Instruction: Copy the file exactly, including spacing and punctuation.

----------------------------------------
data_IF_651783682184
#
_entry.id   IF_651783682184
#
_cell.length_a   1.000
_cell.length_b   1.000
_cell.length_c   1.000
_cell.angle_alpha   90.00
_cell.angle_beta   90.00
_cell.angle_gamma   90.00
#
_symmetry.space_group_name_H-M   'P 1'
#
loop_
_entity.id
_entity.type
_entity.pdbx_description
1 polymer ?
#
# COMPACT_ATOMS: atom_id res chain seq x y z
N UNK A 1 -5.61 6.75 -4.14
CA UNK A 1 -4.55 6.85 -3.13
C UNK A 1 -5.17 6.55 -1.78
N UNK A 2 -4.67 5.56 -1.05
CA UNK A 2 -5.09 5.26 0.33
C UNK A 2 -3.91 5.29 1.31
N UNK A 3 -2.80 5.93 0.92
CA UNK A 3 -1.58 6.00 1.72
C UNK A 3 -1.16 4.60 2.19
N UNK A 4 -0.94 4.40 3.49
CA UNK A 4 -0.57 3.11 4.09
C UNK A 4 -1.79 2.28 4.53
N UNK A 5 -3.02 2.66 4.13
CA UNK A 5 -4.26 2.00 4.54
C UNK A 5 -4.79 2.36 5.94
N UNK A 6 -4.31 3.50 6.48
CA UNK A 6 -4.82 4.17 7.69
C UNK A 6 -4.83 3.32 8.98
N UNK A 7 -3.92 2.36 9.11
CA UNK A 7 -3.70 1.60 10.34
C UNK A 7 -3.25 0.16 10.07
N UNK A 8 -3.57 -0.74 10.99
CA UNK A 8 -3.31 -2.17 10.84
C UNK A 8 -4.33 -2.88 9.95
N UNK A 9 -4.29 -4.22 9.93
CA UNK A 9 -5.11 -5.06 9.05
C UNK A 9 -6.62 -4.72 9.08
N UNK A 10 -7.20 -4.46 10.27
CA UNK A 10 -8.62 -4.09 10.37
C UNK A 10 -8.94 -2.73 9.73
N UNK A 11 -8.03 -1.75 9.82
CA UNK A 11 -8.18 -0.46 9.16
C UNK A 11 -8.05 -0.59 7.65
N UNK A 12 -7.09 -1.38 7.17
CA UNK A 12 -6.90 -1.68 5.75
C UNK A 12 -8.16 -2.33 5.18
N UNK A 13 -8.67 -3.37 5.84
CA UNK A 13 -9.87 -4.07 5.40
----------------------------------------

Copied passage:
data_IF_651783682184
#
_entry.id   IF_651783682184
#
_cell.length_a   1.000
_cell.length_b   1.000
_cell.length_c   1.000
_cell.angle_alpha   90.00
_cell.angle_beta   90.00
_cell.angle_gamma   90.00
#
_symmetry.space_group_name_H-M   'P 1'
#
loop_
_entity.id
_entity.type
_entity.pdbx_description
1 polymer ?
#
# COMPACT_ATOMS: atom_id res chain seq x y z
N UNK A 1 -5.61 6.75 -4.14
CA UNK A 1 -4.55 6.85 -3.13
C UNK A 1 -5.17 6.55 -1.78
N UNK A 2 -4.67 5.56 -1.05
CA UNK A 2 -5.09 5.26 0.33
C UNK A 2 -3.91 5.29 1.31
N UNK A 3 -2.80 5.93 0.92
CA UNK A 3 -1.58 6.00 1.72
C UNK A 3 -1.16 4.60 2.19
N UNK A 4 -0.94 4.40 3.49
CA UNK A 4 -0.57 3.11 4.09
C UNK A 4 -1.79 2.28 4.53
N UNK A 5 -3.02 2.66 4.13
CA UNK A 5 -4.26 2.00 4.54
C UNK A 5 -4.79 2.36 5.94
N UNK A 6 -4.31 3.50 6.48
CA UNK A 6 -4.82 4.17 7.69
C UNK A 6 -4.83 3.32 8.98
N UNK A 7 -3.92 2.36 9.11
CA UNK A 7 -3.70 1.60 10.34
C UNK A 7 -3.25 0.16 10.07
N UNK A 8 -3.57 -0.74 10.99
CA UNK A 8 -3.31 -2.17 10.84
C UNK A 8 -4.33 -2.88 9.95
N UNK A 9 -4.29 -4.22 9.93
CA UNK A 9 -5.11 -5.06 9.05
C UNK A 9 -6.62 -4.72 9.08
N UNK A 10 -7.20 -4.46 10.27
CA UNK A 10 -8.62 -4.09 10.37
C UNK A 10 -8.94 -2.73 9.73
N UNK A 11 -8.03 -1.75 9.82
CA UNK A 11 -8.18 -0.46 9.16
C UNK A 11 -8.05 -0.59 7.65
N UNK A 12 -7.09 -1.38 7.17
CA UNK A 12 -6.90 -1.68 5.75
C UNK A 12 -8.16 -2.33 5.18
N UNK A 13 -8.67 -3.37 5.84
CA UNK A 13 -9.87 -4.07 5.40